Estimated to be worth $3.3 billion, Spain’s Real Madrid is the world’s most valuable sports franchise, according to a report by Forbes. The professional football (soccer) club during the 2011-12 season enjoyed the highest revenue in sports with $650 million, and it will only see revenue increase after signing advertising deals with Adidas and Emirates this year. Manchester United ($3.165 billion) and Barcelona ($2.6 billion), ranked second and third on the list, showing how popular European football is in the global sports arena.
America’s most successful major league baseball team, the New York Yankees, sits in fourth place with an estimated value of $2.3 billion, while the National Football League’s Dallas Cowboys ($2.1 billion) are fifth thanks to being in a league with the highest sponsorship revenues. Rounding out the top 10 most valuable sports franchises are the NFL’s New England Patriots ($1.63 billion), major league baseball’s Los Angeles Dodgers ($1.62 billion), the NFL’s Washington Redskins ($1.6 billion), the NFL’s New York Giants ($1.46 billion), and the English Premier (soccer) League’s Arsenal ($1.3 billion).
NFL quarterbacks dominate Forbes’ list of the world’s highest-paid athletes based on salary and winnings, with Green Bay’s Aaron Rodgers on top ($43 million), followed by New Orleans’ Drew Brees ($40 million), Baltimore’s Joe Flacco ($35.9 million), and New England’s Tom Brady ($31.3 million), all of whom obtained monstrous contracts after taking their teams to the Super Bowl in recent years. When endorsements are included, Tiger Woods, despite his recent fall from grace, is once again the highest paid at $78.1 million (83 percent from endorsements), followed by tennis great Roger Federer ($71.5 million), the NBA’s Kobe Bryant ($61.9 million), and the NBA’s LeBron James ($59.8 million).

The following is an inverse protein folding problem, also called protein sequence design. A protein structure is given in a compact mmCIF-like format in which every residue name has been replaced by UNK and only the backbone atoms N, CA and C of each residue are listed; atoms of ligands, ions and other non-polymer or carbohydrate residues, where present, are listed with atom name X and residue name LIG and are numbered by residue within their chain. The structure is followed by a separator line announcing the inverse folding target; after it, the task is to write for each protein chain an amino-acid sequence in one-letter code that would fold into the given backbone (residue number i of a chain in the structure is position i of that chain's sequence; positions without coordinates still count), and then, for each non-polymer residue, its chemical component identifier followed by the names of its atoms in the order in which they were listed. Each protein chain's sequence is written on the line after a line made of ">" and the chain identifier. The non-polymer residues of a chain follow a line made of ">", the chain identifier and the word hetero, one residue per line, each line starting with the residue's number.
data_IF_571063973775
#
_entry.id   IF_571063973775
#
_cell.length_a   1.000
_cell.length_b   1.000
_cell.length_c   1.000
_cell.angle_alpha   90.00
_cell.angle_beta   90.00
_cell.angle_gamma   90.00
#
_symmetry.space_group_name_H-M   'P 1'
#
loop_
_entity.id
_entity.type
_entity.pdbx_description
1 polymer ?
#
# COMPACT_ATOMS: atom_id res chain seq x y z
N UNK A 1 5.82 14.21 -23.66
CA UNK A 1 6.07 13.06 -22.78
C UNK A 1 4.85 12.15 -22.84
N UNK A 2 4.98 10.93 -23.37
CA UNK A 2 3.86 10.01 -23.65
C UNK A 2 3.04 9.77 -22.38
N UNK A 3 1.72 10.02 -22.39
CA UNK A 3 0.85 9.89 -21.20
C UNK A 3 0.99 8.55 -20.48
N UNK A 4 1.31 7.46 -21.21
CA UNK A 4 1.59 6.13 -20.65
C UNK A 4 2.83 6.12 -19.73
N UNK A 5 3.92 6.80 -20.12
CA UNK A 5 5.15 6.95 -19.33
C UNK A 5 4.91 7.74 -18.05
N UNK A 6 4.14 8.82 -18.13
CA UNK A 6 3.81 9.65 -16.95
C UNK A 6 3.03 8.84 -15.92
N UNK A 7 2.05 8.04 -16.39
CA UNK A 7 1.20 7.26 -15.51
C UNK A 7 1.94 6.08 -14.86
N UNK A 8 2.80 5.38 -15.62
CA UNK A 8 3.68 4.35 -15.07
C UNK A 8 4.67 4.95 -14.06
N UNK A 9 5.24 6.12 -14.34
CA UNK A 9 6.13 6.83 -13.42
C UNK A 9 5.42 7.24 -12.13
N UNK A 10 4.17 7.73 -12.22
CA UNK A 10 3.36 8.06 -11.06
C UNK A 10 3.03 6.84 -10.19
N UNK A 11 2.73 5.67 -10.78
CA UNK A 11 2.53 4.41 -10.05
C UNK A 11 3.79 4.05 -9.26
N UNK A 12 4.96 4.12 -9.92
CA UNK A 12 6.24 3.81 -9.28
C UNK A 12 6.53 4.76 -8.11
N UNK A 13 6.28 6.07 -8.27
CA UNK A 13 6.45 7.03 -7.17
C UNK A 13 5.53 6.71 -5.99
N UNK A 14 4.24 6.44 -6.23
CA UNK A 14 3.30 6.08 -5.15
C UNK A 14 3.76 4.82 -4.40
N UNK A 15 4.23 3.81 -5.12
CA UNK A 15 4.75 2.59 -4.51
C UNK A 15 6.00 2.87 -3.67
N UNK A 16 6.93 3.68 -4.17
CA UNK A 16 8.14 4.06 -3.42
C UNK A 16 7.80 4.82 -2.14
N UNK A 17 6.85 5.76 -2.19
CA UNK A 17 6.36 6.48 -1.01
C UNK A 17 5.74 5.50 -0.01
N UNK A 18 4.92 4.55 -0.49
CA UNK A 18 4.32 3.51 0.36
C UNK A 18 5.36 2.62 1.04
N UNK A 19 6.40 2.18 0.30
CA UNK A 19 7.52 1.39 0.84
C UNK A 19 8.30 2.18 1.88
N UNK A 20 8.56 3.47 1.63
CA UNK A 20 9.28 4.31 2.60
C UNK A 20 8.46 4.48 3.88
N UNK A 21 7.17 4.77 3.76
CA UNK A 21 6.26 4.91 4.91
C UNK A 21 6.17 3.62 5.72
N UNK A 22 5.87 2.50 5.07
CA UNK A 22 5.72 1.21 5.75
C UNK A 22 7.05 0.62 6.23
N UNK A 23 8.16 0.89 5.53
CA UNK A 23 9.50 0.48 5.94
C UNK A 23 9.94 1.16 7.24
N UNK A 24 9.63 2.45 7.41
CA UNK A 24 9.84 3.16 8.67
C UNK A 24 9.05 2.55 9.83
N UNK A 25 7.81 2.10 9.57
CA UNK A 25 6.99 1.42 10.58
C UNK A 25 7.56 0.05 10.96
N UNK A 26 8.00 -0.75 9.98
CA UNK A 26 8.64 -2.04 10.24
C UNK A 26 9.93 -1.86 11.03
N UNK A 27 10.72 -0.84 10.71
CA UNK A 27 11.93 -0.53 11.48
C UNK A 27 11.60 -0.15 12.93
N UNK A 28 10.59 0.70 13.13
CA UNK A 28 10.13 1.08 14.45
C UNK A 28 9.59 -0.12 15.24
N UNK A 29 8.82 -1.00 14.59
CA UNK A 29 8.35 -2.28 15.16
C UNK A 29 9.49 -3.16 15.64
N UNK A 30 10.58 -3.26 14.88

New York Yankees superstar Alex Rodriguez, who has been linked to baseball’s Biogenesis scandal, enjoys the sixth highest salary in sports at $29.8 million. If Major League Baseball can prove Rodriguez’s connection to the Miami clinic that sold performance-enhancing drugs, he will face suspension without pay. Ryan Braun, whose back-weighted contract will pay him an average of $19 million a year starting in 2016, is serving a 65-game suspension without pay for his involvement with Biogenesis. Braun did not appeal the ban, and publicly admitted to making “some mistakes.” Both players have lost significant sponsorship revenue in recent years because of their ties to performance-enhancing drugs. If anything, Rodriguez’s and Braun’s monster contracts prove how financially rewarding cheating can be—until you get caught.